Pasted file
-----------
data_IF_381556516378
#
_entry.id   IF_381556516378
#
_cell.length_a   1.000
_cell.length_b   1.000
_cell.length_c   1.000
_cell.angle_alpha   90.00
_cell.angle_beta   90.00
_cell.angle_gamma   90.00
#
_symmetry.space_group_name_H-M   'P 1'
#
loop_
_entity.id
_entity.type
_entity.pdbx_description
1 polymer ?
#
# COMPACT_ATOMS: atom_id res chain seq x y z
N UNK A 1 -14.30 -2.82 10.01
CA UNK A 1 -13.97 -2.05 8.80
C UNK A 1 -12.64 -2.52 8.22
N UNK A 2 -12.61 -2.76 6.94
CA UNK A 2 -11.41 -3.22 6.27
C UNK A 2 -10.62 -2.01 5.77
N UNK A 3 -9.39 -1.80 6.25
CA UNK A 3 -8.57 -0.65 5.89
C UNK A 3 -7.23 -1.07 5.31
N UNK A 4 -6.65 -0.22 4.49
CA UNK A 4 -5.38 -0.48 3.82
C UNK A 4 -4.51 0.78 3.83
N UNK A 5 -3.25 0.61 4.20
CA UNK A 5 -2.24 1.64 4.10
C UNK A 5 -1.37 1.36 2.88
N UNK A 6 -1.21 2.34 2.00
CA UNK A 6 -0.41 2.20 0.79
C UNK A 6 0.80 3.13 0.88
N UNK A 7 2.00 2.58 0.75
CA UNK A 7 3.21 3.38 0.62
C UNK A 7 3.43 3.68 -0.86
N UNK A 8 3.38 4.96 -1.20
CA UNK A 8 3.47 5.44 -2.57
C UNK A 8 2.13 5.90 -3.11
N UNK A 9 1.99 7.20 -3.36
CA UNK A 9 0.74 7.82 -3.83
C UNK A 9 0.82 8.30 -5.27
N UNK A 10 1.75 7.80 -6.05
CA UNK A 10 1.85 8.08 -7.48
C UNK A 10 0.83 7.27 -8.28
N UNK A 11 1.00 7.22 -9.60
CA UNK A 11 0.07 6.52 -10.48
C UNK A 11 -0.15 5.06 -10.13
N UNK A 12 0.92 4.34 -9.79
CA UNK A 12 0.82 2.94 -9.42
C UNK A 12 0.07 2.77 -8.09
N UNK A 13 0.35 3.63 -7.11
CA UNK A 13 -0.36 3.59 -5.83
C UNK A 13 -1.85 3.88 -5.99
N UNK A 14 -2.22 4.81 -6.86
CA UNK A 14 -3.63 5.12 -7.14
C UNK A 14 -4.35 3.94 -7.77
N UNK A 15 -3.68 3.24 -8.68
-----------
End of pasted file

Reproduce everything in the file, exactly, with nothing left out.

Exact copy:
data_IF_381556516378
#
_entry.id   IF_381556516378
#
_cell.length_a   1.000
_cell.length_b   1.000
_cell.length_c   1.000
_cell.angle_alpha   90.00
_cell.angle_beta   90.00
_cell.angle_gamma   90.00
#
_symmetry.space_group_name_H-M   'P 1'
#
loop_
_entity.id
_entity.type
_entity.pdbx_description
1 polymer ?
#
# COMPACT_ATOMS: atom_id res chain seq x y z
N UNK A 1 -14.30 -2.82 10.01
CA UNK A 1 -13.97 -2.05 8.80
C UNK A 1 -12.64 -2.52 8.22
N UNK A 2 -12.61 -2.76 6.94
CA UNK A 2 -11.41 -3.22 6.27
C UNK A 2 -10.62 -2.01 5.77
N UNK A 3 -9.39 -1.80 6.25
CA UNK A 3 -8.57 -0.65 5.89
C UNK A 3 -7.23 -1.07 5.31
N UNK A 4 -6.65 -0.22 4.49
CA UNK A 4 -5.38 -0.48 3.82
C UNK A 4 -4.51 0.78 3.83
N UNK A 5 -3.25 0.61 4.20
CA UNK A 5 -2.24 1.64 4.10
C UNK A 5 -1.37 1.36 2.88
N UNK A 6 -1.21 2.34 2.00
CA UNK A 6 -0.41 2.20 0.79
C UNK A 6 0.80 3.13 0.88
N UNK A 7 2.00 2.58 0.75
CA UNK A 7 3.21 3.38 0.62
C UNK A 7 3.43 3.68 -0.86
N UNK A 8 3.38 4.96 -1.20
CA UNK A 8 3.47 5.44 -2.57
C UNK A 8 2.13 5.90 -3.11
N UNK A 9 1.99 7.20 -3.36
CA UNK A 9 0.74 7.82 -3.83
C UNK A 9 0.82 8.30 -5.27
N UNK A 10 1.75 7.80 -6.05
CA UNK A 10 1.85 8.08 -7.48
C UNK A 10 0.83 7.27 -8.28
N UNK A 11 1.00 7.22 -9.60
CA UNK A 11 0.07 6.52 -10.48
C UNK A 11 -0.15 5.06 -10.13
N UNK A 12 0.92 4.34 -9.79
CA UNK A 12 0.82 2.94 -9.42
C UNK A 12 0.07 2.77 -8.09
N UNK A 13 0.35 3.63 -7.11
CA UNK A 13 -0.36 3.59 -5.83
C UNK A 13 -1.85 3.88 -5.99
N UNK A 14 -2.22 4.81 -6.86
CA UNK A 14 -3.63 5.12 -7.14
C UNK A 14 -4.35 3.94 -7.77
N UNK A 15 -3.68 3.24 -8.68